Editor's note: This is the second in a three-part series by CIMI Corp. president Tom Nolle, about the telecom networking challenges that are (or should be) keeping operators up at night. In part one, he looked at how to link services to the growing number of network resources and elements used to create them. In the second article in the series, below, Nolle examines the idea of increasing service provider revenue by offering context-aware services to users, looking at the value as well as the regulatory and compliance considerations.
By submitting your personal information, you agree that TechTarget and its partners may contact you regarding relevant content, products and special offers.
Access to the Internet is probably the most revolutionary network service of all time. Oddly, this turns out to be a frustrating truth for network operators, because they feel locked into the "plumbing" role of the Internet; they provide the pipes. Above them, it seems to be the over-the-top content providers in the middle of the actual revolution.
The good news for operators is that there may be an opportunity to take some involvement back if they can offer users the right information at the right time. Context-aware information includes: 1) Information that is delivered effectively; 2) Information that reflects what the user has asked for; and 3) Information that reflects the context of the user's request.
GPS smartphones and tablets have made LBS into table stakes, which means contextual services have to go further today.
Network operators have found that using network connections to deliver content effectively isn't as profitable as they would like, even though they own the connections. The second attribute -- reflecting what the user wants -- is already served by a host of over-the-top players. But the third attribute -- that of correctly reflecting the context of the user's request -- is only now coming into play. It may be that accurate context-aware services could literally put operators back on top in future services.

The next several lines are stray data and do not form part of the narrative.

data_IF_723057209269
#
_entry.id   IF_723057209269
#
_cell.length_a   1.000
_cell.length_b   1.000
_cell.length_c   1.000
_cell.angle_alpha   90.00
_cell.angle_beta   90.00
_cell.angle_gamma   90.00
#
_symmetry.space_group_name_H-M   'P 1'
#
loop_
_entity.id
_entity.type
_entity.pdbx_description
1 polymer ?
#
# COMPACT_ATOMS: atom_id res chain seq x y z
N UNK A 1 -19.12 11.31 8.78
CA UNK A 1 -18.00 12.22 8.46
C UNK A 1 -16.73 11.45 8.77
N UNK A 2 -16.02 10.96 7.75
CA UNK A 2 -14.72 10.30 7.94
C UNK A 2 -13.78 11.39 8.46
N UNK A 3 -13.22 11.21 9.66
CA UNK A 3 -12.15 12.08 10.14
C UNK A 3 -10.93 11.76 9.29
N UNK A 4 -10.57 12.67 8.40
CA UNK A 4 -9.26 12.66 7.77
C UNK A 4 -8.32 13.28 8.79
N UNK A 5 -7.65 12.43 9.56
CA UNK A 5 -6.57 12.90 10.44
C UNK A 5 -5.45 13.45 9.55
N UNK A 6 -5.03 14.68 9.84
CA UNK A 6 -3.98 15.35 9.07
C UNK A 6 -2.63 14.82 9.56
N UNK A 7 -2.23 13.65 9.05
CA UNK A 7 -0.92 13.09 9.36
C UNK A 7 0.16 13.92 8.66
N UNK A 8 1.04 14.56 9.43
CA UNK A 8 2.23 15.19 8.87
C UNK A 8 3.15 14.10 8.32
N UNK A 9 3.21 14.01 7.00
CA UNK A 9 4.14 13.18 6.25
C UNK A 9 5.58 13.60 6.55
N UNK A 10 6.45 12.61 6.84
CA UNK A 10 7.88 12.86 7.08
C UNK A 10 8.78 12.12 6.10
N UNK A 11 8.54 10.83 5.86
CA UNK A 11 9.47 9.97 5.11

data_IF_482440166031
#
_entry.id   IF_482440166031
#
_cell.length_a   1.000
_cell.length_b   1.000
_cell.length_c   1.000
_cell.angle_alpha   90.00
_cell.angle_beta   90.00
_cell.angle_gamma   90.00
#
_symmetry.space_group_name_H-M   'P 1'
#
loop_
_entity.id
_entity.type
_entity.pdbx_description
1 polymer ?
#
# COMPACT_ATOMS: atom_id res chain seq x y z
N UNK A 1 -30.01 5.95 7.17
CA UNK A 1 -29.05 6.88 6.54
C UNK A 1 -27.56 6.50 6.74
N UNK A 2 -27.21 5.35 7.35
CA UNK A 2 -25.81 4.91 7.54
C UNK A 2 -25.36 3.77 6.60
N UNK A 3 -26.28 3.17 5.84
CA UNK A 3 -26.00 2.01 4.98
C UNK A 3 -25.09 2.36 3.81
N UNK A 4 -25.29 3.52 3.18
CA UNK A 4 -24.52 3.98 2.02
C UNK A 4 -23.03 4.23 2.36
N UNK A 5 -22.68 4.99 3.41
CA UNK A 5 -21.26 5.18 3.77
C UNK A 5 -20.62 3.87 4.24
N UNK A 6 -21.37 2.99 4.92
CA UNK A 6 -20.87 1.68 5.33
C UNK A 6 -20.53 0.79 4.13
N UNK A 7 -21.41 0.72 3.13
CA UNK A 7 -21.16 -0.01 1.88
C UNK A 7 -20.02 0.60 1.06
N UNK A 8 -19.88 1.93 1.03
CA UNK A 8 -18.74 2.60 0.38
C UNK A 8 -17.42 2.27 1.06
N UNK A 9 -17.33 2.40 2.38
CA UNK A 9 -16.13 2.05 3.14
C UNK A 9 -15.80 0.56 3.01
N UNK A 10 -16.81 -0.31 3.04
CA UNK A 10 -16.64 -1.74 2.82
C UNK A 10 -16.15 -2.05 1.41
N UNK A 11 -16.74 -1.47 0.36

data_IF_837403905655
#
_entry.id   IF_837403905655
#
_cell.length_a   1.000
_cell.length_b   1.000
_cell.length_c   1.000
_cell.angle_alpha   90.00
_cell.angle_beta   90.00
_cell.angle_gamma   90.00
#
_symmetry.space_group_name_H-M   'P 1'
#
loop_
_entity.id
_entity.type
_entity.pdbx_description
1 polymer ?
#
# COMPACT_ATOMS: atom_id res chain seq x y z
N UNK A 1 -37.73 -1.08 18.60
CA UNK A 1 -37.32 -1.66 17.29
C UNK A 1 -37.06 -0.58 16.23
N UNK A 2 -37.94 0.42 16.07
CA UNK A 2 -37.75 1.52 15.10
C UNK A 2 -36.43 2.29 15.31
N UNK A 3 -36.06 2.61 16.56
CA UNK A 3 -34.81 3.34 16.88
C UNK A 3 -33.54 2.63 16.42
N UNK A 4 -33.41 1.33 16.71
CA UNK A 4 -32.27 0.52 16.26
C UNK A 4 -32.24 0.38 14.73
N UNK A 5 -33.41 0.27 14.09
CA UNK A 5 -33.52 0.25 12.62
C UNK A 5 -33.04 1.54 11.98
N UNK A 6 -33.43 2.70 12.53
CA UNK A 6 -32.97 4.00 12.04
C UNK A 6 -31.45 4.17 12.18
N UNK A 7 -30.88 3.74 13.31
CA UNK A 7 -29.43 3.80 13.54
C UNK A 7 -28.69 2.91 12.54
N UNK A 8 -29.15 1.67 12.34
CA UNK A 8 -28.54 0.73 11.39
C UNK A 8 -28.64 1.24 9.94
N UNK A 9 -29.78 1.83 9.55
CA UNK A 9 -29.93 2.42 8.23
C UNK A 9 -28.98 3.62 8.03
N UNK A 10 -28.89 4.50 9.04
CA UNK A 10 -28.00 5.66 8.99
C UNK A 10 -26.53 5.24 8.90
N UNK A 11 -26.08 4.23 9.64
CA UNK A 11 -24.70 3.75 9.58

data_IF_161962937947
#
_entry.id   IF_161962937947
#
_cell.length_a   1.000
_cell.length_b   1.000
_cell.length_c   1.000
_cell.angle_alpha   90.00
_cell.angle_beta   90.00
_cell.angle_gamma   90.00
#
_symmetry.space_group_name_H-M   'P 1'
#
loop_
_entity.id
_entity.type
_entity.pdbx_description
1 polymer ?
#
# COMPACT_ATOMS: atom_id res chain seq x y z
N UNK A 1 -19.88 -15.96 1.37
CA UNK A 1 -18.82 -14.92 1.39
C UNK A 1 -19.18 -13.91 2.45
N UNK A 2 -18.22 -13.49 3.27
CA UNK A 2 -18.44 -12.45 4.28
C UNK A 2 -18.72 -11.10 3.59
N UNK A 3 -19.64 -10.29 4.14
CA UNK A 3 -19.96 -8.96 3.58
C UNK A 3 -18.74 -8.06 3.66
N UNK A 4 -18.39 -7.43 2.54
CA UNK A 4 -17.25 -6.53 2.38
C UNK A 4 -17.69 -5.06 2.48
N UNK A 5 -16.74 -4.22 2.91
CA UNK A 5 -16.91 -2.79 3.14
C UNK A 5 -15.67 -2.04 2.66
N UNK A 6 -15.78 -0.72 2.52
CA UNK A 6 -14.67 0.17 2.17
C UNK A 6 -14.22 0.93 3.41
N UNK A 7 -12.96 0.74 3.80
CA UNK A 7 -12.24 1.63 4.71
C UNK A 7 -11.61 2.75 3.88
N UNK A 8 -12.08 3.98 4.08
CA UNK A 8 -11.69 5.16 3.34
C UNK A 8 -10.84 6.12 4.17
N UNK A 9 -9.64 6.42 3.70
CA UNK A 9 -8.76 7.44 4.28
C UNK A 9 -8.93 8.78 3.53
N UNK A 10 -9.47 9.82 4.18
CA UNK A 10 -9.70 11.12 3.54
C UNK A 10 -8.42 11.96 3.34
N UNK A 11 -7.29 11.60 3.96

Let's look at a possibility. One of the most common questions new voice-search users ask a smartphone or tablet is a variation on the question, "What is that?" The question reflects that human inquiries are often rooted deep in where users are located, what they are doing and what's going on around them.
Context-related questions are understood by the user, but they aren't typically understood by the applications serving up the information. But making the context known is a market ready to happen, and if service operators take that on, they could expand the value of their services. If you look at how different mobile search is than traditional search, the reason is usually context. Mobile users aren't researching; they're reacting to context.
Location-based services (LBS) are obviously a key part of contextual services. If someone asks, "What is that?" the presumption is that the subject of the query is probably near the user's location. Before the age of smartphones with built-in GPS, location-based services could have created enough differentiation for operators to win many OTT services. But GPS-enabled smartphones and tablets have made LBS into table stakes, which means contextual services have to go further.
One way to expand location-based services in a new direction is through "crowding" services. Every smart mobile device is essentially a sensor, shouting useful information for everyone to hear. If a lot of smartphones are suddenly found in a particular cell, there's a crowd there. The crowd might be associated with a public event, a traffic problem, time of day, etc. By integrating the knowledge of the crowd with a location-based event schedule, an app might tell users, "The sports arena is just letting out," which is potentially highly useful information.
But context awareness is more than the relationship between where a user is and where other things are. A user's destination is an element in context, so a useful contextual service might be to tell a user about the sports arena condition before being asked because it anticipates the user's normal route to a likely destination.
If service providers were to get into the context-aware services business, how should they go about it? If the user had set a GPS destination that would allow a contextual hint like existing conditions along a set route, for example, even without explicit destination data, knowledge of user behavior might spot a traditional route for a given time of day. Every piece of information like this can be used to refine what's delivered to a user.
Part 2: Service providers should refine location-based information with user context